One of the most common foot ailments of skiers and hikers are blisters. Half the problem stems from imperfectly fitting shoes or boots. The other half from the manner in which blisters form.
The common solution, one I’m adamantly opposed to, is to apply duct tape over the existing blister, or as prevention over a known zone of trouble. Duct tape has to be one of the stooopidest solutions to this problem I’ve ever encountered.
The cure is rather simple: eliminate or reduce the friction. Putting Duct Tape over a potential blister zone only increases the friction by increasing the contact with the epidermus via the glue on the tape. The slick outer surface of the tape has been known to occasionally help, but this is not a reliable condition. Even if duct tape does work by providing a slippery surface over your skin there are far better ways to achieve the same thing.
One method is to apply a patch of slippery material to the inside of the footwear causing the blister (not the foot). This is what Engo patches do. I haven’t used them myself, but have no doubt that they do what they say they do. However they only reduce the friction between your sock and footwear, not between your socks and skin! Thus, this is only half a solution and the least effective half at that.There is a simpler solution. Create a slippery barrier between your skin and socks. Socks are typically the medium that transmits the shear force to your skin, causing the blister. One way is to apply talcum powder to your feet before putting your socks on. For a short period of time, or for well ventilated shoes this might work. However, with boots the talcum will inevitably soak up sweat, transforming from a lubricant to a friction enhancing material. A simpler, more reliable solution is to wear a pair of knee-high nylons next to your skin, then slip your socks over those. I recommended this solution to friends when skiing the Sierra High Route. They were grateful for the tip, and the extra pair of knee-highs I brought for them.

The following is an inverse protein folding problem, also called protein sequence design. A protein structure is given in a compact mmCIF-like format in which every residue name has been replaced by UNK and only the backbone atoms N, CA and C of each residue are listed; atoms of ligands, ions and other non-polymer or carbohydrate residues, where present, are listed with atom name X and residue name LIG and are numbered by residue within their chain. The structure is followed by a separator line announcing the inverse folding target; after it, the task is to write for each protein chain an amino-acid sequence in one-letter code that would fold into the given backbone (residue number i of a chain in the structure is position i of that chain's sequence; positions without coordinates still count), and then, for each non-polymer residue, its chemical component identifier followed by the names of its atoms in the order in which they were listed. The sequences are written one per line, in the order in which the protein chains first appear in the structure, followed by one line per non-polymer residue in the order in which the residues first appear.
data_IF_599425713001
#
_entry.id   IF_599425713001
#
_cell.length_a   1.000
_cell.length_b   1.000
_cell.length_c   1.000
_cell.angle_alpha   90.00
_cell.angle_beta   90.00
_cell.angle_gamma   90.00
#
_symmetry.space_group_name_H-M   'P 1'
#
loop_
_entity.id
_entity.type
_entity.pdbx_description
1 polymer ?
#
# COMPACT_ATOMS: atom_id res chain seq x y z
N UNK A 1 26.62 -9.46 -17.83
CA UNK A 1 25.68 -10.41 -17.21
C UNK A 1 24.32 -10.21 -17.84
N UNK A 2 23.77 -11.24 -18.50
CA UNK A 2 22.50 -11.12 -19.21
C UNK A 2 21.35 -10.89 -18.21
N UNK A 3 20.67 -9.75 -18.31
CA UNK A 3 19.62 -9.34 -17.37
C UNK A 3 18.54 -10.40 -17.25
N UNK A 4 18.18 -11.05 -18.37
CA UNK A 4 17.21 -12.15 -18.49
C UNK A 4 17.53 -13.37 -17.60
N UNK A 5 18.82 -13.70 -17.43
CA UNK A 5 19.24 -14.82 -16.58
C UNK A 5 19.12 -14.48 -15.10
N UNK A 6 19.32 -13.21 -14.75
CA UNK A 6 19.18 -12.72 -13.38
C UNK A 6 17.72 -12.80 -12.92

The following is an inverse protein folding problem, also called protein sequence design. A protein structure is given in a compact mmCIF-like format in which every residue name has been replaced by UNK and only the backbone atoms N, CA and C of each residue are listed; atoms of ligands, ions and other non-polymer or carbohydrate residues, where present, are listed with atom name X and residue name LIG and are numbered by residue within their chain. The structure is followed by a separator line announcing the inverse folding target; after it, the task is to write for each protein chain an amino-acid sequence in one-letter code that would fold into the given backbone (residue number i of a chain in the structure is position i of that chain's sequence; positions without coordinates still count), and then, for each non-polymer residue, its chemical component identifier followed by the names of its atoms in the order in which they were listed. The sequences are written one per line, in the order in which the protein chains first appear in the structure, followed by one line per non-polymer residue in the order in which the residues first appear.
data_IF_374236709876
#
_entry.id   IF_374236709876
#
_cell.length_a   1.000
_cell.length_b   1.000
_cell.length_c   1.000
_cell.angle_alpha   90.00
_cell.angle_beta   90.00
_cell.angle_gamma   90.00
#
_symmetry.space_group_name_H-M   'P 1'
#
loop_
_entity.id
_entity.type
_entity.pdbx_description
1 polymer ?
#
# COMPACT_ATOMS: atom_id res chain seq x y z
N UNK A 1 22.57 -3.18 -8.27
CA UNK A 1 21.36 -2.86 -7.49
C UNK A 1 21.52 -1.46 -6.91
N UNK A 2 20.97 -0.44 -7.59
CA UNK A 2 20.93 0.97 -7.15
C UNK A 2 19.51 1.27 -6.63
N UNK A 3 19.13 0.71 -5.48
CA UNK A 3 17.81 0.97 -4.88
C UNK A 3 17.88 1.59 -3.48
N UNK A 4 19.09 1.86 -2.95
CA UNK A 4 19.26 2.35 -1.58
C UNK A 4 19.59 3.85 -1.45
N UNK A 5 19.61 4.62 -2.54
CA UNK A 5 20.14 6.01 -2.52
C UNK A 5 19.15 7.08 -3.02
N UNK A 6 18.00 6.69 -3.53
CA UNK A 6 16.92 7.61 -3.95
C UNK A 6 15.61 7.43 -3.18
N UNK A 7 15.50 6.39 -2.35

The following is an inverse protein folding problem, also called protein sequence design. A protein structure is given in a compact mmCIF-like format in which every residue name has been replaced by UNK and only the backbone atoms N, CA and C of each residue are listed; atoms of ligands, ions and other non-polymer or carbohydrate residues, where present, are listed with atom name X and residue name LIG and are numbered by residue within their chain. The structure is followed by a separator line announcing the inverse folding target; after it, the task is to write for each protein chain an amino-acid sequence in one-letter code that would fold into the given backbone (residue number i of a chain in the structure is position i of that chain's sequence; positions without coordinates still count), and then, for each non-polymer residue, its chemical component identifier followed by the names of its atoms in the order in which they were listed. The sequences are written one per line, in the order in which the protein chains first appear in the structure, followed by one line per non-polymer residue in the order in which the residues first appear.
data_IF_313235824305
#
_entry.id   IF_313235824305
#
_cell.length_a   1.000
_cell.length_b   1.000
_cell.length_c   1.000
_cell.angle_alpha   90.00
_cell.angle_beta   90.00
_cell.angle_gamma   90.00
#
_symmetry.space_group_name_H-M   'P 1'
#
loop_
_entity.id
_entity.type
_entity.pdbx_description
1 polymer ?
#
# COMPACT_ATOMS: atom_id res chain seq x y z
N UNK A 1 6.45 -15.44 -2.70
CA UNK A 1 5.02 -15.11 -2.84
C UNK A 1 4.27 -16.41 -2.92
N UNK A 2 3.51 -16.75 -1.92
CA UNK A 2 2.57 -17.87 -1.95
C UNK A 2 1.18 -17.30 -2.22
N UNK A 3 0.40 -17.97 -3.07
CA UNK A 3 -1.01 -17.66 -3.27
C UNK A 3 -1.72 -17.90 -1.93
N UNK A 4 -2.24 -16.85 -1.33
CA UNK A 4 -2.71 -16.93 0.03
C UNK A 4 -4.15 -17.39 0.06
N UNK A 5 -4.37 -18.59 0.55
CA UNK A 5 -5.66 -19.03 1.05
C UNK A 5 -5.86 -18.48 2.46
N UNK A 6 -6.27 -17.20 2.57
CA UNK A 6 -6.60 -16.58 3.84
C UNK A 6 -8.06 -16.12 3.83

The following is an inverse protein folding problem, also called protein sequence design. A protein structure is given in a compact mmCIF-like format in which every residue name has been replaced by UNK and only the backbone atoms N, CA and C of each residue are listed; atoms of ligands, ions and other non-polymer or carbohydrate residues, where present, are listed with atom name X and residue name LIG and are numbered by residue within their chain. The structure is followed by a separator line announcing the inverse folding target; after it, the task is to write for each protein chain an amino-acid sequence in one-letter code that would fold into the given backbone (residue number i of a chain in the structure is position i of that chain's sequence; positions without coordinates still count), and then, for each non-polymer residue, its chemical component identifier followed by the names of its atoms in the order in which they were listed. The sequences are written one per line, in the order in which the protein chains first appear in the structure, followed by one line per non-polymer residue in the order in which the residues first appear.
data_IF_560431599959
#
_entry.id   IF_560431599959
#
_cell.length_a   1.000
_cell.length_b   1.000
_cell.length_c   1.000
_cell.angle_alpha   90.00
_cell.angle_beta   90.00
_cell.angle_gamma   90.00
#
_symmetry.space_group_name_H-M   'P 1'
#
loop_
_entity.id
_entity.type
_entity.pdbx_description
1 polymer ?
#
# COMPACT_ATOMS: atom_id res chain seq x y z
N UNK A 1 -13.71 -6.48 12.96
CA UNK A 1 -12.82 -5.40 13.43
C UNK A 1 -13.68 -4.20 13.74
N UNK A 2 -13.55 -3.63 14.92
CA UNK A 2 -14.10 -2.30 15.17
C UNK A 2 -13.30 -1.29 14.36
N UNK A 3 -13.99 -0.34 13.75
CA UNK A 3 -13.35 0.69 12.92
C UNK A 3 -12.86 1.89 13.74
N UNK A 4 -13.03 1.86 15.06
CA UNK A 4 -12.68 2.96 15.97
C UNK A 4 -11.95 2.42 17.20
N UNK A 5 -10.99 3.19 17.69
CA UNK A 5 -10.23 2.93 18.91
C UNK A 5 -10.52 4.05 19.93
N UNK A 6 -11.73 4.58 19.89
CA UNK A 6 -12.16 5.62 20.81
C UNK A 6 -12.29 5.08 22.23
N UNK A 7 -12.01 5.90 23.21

For severe, recurring blister problems you should consider a three pronged approach. First, get new shoes or boots, or have them adjusted so they conform more closely to your foots unique anatomical shape. Secondly, wear knee-high nylons under your socks. And if those two don’t completely eliminate the problem, add a pair of ENGO patches.
Freedom from Friction